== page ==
As we are thrown into daily contact with people at large we wonder how it is that some of them not only accomplish all that comes their way to be done, but still have sufficient time and energy to help others to accomplish their daily quota of work. We ourselves are often possessed with the impulse to help others, and even go so far as to offer help, but when the time comes for us to fulfil the promise we find that our hands are full with our own work, and that it is with a great deal of effort, and perhaps self-pity instead of joy, that we accomplish the fulfilment.

The first impulse may be to magnify our own duties and burdens and to indulge a sense of injustice because the same measure of freedom has not been bestowed upon us as has been bestowed on our neighbor yonder, who always seems to have his work done and is ready and glad to lend a helping hand to some one else, or perhaps we quiet ourselves into the old inactivity with the thought that our friend has been blessed with greater ability than we have and should of course be able to do more. Thus mortal mind attempts to justify its own lack of understanding, its own weakness or laziness, by throwing the responsibility on that power from which all things emanate. It is ever ready to accuse Deity of injustice. But let us be thankful that back of this mortal mind and far beyond it lies the conviction that justice is a fact, that there is a reason for everything and therefore a reason why one person can accomplish more than another, the secret of which, if understood and applied, would bring about like results in every case.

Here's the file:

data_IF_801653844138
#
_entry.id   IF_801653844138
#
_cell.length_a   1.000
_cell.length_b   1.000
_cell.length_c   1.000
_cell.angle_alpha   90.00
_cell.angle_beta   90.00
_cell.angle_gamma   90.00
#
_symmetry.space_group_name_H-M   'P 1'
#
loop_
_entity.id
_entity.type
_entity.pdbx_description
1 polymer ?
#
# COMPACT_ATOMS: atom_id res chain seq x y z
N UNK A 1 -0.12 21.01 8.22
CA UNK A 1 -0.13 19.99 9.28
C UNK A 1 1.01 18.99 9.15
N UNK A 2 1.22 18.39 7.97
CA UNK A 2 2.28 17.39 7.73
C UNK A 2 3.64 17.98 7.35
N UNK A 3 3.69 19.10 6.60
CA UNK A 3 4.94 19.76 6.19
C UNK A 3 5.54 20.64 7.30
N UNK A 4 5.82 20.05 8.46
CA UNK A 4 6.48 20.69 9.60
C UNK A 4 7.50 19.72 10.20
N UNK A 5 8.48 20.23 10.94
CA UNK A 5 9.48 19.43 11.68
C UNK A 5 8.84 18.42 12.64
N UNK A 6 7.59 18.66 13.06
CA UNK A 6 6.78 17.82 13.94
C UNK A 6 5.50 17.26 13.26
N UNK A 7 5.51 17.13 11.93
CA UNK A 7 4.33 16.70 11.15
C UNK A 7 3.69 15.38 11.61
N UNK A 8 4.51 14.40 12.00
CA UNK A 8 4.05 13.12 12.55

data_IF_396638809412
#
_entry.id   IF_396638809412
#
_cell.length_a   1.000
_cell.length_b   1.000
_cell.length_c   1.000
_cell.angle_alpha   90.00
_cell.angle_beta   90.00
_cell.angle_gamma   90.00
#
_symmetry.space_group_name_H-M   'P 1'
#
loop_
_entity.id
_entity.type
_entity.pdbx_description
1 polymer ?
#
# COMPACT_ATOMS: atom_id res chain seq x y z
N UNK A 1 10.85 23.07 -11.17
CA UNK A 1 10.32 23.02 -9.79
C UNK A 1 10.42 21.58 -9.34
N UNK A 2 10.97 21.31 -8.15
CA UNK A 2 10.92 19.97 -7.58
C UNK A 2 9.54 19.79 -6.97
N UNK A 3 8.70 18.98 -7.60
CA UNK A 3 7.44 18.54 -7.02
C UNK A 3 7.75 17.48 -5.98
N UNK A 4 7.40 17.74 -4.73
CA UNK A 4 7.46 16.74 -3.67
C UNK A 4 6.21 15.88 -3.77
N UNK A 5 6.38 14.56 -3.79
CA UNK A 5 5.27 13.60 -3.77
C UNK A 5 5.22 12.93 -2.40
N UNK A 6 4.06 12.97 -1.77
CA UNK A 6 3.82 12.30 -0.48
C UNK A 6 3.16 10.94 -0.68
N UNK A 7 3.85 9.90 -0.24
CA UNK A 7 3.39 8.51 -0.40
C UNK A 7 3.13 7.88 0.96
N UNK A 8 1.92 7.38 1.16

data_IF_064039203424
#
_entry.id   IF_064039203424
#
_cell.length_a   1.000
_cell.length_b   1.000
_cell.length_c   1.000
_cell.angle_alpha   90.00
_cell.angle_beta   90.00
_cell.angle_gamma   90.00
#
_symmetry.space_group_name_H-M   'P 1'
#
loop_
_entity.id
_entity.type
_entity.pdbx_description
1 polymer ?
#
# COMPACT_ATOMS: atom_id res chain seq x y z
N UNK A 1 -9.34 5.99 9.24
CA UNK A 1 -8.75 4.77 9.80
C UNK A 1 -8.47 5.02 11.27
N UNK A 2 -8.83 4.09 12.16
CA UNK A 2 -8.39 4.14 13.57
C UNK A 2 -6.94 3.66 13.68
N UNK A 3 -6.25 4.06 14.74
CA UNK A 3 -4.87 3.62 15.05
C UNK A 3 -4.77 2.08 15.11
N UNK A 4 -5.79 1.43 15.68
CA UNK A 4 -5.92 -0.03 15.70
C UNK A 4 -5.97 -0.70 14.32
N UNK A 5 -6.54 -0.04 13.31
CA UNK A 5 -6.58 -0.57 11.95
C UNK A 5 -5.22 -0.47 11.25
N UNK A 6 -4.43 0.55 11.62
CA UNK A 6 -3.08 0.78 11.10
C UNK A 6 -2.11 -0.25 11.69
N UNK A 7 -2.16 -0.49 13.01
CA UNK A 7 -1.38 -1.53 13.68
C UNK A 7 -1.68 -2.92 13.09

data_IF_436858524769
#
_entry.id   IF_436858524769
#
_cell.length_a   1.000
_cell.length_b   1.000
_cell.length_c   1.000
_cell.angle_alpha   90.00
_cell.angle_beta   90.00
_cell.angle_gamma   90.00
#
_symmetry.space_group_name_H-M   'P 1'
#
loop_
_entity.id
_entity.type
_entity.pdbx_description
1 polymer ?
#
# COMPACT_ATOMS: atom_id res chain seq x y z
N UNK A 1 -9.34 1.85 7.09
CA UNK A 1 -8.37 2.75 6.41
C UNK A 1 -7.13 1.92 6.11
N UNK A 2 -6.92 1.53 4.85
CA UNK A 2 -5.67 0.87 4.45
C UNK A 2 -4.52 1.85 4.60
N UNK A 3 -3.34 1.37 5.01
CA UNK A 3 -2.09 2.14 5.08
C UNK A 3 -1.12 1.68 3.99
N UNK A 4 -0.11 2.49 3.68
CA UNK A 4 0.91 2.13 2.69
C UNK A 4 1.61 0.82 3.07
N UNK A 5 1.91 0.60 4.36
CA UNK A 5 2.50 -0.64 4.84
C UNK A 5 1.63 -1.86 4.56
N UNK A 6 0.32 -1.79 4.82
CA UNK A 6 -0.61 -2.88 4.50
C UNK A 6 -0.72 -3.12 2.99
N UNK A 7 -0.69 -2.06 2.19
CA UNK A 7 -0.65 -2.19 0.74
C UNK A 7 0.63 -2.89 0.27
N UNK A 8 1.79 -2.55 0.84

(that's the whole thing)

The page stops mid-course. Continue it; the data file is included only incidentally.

November 28, 1908

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